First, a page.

I think the departure of HDH had everything to do with it - too many boring covers. The previous album, HDH, had some very very iffy tracks on it. That limp dick arrangement for heat wave, for example, says that Motown didn’t give a damn and after a couple questionable tracks on A Go Go, I think the fans were thinking twice before they made such a big investment. Also I’m sure that some people were scared off by Rogers and Hart not realizing the kind of material it was.

    i’m sure that the departure of Florence Ballard had an effect on everything. I was her number one fan and didn’t bail on the group. I know some people did.

    i’m very glad you mentioned that the album was successful and turned a profit. Motown continued to put out albums on groups that did not chart like the Marvelettes and Martha common or charted poorly like the Supremes for Topps duets. He didn’t cost them a lot to put an album out as most of the expanse was built against the group.

    I also think the cover art could’ve been improved. The actual concept of all the photographs I think works very well, but I think they could have used a reflective silver paper or a lot more color around the photographs. There’s just too much white paper for an album concept design during the summer of love.

  19. #19
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    Quote Originally Posted by BayouMotownMan View Post
    As I recall at the time the Reflections lp was issued, these lps were still current:

    WDOLG
    Copa
    A Go Go
    Sing HDH
    Sing R&H
    Greatest Hits
    Meet
    Things has changed...no Expanded Edition for years now.

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    what are thoughts on the idea of Forever Came Today being the f/u to Reflections? and issue the lp at that time?

    half of the album contain tracks that were part of this "psychedelic soul" sound. new and interesting. Reflections was such a hot song and such a new sound for the group. maybe In and Out was just too sunshine and bouncy. Forever at least seemed to build on the sound of Reflections, regardless of the strength of the song as a single. and actually maybe following Reflections would have helped it.

    and if the lp was released shortly after, you could have had 2 singles and the album all working together

  21. #21
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    What is f/u?

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    Quote Originally Posted by TheMotownManiac View Post
    The market wasn’t flooded with Supremes product at all. They only had one album on the chart. The fact that their catalog was still in print would not be a factor on a brand-new album release. If you look at every act in the top 50, I assure you most of their catalog were still in print. Anyway, greatest hits was the great equalizer with the Supremes catalog. After that their previous studio albums really dropped off.

    I don’t believe the name change had any effect whatsoever other than perhaps negligible. Most of the general public who were buying Supremes albums didn’t care enough one way or another what the billing was like to make them not want to buy an album that they otherwise wanted to buy. If there had been a decent selection of songs, that’s all that would have mattered.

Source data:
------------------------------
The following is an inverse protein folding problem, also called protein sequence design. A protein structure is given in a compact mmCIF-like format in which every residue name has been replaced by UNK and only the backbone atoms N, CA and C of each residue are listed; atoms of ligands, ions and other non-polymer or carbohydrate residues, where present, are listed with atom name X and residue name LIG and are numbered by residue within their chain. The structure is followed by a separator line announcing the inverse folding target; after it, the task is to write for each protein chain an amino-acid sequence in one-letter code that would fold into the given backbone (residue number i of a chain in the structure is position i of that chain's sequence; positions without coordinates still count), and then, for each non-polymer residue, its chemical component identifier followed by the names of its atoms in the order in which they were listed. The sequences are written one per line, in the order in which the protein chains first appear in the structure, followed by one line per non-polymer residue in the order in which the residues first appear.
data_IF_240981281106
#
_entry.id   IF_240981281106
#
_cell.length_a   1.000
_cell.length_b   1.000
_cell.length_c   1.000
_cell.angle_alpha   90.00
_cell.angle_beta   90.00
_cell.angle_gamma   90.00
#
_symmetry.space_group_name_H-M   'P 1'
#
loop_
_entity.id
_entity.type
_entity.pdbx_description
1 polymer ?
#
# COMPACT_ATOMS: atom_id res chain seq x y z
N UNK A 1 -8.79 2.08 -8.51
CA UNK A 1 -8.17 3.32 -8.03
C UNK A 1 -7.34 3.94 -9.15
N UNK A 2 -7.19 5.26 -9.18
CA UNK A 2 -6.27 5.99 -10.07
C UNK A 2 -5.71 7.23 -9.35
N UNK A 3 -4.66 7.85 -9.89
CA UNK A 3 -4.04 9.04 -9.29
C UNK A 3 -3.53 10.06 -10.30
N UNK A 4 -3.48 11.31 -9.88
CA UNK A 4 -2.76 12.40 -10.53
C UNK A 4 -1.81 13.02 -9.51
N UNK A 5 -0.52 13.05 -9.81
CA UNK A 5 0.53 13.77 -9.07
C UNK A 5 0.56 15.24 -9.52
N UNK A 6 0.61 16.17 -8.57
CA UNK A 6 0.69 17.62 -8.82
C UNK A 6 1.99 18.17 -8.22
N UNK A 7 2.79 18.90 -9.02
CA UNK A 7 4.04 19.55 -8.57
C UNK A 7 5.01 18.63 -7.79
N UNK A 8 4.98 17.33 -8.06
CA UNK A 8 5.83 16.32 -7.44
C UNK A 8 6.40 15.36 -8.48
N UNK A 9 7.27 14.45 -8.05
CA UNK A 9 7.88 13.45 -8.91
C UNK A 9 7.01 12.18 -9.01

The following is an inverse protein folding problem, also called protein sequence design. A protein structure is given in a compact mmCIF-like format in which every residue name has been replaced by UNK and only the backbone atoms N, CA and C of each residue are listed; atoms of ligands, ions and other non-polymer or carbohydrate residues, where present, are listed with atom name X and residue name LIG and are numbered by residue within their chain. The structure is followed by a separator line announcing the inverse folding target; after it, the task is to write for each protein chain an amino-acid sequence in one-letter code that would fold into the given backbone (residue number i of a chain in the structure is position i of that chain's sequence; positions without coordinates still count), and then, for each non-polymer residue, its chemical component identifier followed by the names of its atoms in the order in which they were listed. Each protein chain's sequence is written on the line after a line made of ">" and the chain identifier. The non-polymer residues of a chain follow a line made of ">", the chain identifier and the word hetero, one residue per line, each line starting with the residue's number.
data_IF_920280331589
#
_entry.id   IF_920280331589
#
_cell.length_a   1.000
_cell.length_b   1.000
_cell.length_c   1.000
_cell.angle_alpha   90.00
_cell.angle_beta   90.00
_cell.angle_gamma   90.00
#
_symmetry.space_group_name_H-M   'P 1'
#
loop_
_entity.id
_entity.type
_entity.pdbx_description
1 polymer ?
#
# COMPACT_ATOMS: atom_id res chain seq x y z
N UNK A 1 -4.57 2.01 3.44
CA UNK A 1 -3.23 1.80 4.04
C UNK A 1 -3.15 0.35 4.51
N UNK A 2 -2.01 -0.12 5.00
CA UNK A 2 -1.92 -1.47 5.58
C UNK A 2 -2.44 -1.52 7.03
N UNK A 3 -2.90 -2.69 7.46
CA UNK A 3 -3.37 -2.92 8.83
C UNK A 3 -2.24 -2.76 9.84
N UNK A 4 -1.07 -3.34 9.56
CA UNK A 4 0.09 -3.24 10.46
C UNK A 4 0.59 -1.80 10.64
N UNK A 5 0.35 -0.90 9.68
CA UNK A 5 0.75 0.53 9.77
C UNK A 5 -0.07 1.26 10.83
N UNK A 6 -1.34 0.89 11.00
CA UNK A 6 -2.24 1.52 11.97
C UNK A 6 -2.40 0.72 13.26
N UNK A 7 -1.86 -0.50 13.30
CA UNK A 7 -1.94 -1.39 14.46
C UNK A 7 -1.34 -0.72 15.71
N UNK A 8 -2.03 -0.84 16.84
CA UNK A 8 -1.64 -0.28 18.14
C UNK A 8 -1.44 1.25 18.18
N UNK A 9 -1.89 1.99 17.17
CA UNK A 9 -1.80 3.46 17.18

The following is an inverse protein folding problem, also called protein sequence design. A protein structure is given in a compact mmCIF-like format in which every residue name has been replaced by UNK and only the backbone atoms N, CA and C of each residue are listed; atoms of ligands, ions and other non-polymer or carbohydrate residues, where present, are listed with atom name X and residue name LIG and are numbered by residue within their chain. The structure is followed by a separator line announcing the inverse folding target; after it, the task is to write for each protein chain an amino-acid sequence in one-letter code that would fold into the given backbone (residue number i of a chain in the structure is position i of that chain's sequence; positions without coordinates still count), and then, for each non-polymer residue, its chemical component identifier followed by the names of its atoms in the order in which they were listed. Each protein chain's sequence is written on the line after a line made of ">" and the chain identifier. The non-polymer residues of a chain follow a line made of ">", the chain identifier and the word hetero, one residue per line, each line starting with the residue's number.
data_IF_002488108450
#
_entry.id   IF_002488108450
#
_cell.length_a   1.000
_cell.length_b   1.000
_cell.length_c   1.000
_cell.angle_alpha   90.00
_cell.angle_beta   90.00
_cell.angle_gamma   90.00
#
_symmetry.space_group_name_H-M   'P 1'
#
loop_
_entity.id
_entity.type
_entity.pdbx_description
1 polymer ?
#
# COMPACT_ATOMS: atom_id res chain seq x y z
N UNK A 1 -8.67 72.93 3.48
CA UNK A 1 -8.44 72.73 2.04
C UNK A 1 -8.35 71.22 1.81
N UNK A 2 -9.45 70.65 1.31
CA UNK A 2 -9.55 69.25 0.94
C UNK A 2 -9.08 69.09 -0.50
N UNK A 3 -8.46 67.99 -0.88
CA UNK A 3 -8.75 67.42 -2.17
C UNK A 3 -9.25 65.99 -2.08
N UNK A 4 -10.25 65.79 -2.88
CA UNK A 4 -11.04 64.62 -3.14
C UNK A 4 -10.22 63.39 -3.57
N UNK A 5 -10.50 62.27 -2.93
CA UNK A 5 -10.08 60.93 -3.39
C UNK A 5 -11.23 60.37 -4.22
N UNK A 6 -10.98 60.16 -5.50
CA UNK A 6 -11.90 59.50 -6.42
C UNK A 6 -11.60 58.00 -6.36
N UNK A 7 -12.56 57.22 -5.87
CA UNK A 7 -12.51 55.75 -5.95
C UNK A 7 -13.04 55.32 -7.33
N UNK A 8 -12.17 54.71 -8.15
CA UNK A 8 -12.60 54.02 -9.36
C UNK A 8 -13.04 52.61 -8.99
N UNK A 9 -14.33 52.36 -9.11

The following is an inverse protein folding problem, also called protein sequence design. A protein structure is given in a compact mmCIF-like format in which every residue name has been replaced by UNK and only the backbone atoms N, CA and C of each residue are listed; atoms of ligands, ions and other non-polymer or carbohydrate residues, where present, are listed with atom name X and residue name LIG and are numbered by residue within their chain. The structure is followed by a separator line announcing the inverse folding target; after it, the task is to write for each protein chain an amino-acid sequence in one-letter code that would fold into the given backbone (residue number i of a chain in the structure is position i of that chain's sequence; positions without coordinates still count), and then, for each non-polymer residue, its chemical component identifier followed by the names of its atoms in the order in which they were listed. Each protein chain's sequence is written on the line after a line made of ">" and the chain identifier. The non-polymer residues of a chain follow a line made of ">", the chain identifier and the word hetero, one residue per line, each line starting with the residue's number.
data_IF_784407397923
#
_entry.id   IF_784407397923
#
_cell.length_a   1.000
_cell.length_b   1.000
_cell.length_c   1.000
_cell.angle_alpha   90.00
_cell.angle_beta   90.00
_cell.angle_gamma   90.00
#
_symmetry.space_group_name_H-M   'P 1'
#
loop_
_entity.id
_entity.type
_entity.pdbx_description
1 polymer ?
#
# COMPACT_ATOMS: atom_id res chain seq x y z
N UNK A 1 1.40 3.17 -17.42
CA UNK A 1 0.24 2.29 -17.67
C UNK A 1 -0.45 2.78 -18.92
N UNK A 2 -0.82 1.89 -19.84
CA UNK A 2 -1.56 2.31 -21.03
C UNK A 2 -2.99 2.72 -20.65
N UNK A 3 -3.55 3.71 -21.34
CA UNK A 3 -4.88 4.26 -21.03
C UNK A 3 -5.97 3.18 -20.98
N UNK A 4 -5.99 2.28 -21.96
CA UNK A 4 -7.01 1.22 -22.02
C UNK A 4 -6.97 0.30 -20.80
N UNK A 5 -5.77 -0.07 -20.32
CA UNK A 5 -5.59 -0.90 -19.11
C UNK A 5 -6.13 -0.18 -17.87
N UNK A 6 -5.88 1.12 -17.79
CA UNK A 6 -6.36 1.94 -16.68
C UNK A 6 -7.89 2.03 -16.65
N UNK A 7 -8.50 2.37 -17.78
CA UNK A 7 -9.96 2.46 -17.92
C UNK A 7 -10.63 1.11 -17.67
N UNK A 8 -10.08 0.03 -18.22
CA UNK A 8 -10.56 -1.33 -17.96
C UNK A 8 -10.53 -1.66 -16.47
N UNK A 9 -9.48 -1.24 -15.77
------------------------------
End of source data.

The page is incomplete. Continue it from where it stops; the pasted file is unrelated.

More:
The main change didn’t seem to have any effect whatsoever on Greatest Hits which was Motown‘s biggest selling album until songs in the key of life. The name change means a lot to us Supremes nut cases. One of my absolute very dearest friends, 55 years later, is still carping because they used the name change on greatest hits when none of the singles on there were issued under the new name. And even he bought the album. [[He also is still crabbing about the fact that diana ross got separate dealing with her own title card in the opening credits for TCB.) They were still selling out arenas after the name change and huge college campuses. It wasn’t like Republicans today who won’t let their kids watch Snow White anymore, all the scintilla of the Fanbase would buy any music they wanted to hear regardless of billing.

    I think the departure of HDH had everything to do with it - too many boring covers. The previous album, HDH, had some very very iffy tracks on it. That limp dick arrangement for heat wave, for example, says that Motown didn’t give a damn and after a couple questionable tracks on A Go Go, I think the fans were thinking twice before they made such a big investment. Also I’m sure that some people were scared off by Rogers and Hart not realizing the kind of material it was.

    i’m sure that the departure of Florence Ballard had an effect on everything. I was her number one fan and didn’t bail on the group. I know some people did.

    i’m very glad you mentioned that the album was successful and turned a profit. Motown continued to put out albums on groups that did not chart like the Marvelettes and Martha common or charted poorly like the Supremes for Topps duets. He didn’t cost them a lot to put an album out as most of the expanse was built against the group.

    I also think the cover art could’ve been improved. The actual concept of all the photographs I think works very well, but I think they could have used a reflective silver paper or a lot more color around the photographs. There’s just too much white paper for an album concept design during the summer of love.
    Good post!

    I like the Reflections album. The problem is that most of the songs, even the Motown originals, border on adult contemporary and easy listening. I referenced my Billboard Chart Books, there were a wide range of albums on the chart at this time. This album did as well as other easy-listening albums during this period. However, not a good showing for the top female group of the era competing with current albums by Dionne and Aretha. Albums by Andy Williams, Bobby Goldsboro and Glen Campbell even did a bit better than Reflections.